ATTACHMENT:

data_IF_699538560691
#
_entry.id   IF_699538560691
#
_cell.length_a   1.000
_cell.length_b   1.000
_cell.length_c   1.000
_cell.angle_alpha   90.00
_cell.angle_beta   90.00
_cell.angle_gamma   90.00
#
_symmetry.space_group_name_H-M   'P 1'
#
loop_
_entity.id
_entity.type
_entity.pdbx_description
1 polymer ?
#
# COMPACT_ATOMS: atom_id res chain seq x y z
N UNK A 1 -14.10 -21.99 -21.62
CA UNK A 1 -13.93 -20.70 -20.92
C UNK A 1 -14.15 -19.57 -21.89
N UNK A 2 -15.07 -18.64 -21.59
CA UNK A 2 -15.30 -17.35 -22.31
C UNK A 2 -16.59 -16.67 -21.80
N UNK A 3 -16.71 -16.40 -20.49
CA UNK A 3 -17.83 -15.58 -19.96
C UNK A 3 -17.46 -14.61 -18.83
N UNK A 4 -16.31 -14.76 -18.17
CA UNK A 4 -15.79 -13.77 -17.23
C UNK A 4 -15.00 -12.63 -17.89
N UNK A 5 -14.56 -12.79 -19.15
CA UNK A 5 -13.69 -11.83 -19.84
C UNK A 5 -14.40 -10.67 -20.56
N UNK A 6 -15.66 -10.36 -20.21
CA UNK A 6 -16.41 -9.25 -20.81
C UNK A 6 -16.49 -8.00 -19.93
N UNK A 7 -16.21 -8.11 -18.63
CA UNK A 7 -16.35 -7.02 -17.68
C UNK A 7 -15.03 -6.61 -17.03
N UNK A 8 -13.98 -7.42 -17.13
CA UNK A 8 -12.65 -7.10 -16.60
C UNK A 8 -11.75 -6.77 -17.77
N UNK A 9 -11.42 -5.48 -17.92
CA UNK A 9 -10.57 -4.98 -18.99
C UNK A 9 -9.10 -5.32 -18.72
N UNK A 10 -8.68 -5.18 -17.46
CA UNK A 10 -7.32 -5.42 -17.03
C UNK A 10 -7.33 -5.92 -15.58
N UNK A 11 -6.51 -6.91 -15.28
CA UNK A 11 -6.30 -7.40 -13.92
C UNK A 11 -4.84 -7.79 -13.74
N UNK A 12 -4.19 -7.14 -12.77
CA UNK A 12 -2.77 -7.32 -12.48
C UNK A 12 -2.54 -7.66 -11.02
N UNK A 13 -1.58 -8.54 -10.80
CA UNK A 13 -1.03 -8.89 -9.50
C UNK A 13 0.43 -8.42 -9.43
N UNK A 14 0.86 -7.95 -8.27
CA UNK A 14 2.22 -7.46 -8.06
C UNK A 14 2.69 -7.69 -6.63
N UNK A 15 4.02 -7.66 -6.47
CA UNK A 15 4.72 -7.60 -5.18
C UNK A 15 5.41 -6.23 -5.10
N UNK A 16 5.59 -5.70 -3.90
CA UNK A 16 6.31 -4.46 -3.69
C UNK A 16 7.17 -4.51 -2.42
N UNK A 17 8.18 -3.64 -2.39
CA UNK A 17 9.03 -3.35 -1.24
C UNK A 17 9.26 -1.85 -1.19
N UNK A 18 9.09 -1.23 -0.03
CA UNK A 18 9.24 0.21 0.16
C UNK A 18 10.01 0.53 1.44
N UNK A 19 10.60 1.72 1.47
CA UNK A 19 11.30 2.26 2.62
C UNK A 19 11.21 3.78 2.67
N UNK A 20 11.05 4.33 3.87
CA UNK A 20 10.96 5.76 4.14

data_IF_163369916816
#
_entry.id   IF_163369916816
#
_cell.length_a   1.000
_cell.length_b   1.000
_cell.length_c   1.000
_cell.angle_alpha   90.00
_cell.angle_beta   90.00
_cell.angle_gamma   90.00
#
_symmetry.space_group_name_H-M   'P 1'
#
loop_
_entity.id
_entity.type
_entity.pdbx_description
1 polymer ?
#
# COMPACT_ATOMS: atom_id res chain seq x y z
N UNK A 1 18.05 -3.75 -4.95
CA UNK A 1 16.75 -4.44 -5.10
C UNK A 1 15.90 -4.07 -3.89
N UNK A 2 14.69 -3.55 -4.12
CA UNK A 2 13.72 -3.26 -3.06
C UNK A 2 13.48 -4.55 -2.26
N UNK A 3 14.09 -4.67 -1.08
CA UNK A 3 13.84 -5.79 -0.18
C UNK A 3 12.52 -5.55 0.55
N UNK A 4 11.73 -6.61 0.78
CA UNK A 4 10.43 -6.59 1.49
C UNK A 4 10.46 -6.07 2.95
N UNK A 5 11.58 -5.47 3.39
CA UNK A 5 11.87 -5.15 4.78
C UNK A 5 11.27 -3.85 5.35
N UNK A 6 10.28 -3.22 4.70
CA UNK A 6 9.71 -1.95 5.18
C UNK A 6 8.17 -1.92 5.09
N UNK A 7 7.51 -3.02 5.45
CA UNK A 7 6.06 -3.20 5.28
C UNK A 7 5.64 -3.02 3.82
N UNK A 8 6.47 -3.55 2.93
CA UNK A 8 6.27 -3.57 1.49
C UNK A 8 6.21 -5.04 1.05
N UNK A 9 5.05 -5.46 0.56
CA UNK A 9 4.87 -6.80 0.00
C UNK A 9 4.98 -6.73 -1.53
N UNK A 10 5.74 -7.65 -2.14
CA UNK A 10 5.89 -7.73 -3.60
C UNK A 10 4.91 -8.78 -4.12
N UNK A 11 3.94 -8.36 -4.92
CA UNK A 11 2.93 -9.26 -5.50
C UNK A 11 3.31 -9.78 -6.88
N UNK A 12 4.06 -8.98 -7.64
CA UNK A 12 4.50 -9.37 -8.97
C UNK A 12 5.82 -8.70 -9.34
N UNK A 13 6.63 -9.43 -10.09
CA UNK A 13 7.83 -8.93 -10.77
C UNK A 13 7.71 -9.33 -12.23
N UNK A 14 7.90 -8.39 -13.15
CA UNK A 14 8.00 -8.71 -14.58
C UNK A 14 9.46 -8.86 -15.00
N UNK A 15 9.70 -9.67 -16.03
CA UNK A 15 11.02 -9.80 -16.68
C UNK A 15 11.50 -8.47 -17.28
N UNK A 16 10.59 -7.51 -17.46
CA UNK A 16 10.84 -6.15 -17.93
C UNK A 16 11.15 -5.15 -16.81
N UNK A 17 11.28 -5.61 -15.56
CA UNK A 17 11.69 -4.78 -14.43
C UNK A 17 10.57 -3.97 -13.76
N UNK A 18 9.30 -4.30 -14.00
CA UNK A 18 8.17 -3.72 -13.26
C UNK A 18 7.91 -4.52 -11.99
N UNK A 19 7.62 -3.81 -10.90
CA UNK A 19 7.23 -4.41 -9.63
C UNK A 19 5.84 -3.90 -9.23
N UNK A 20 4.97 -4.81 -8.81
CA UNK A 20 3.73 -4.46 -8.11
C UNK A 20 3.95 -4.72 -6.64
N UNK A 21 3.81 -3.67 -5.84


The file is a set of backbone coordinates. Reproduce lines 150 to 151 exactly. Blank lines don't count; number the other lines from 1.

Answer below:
C UNK A 17 10.57 -3.97 -13.76
N UNK A 18 9.30 -4.30 -14.00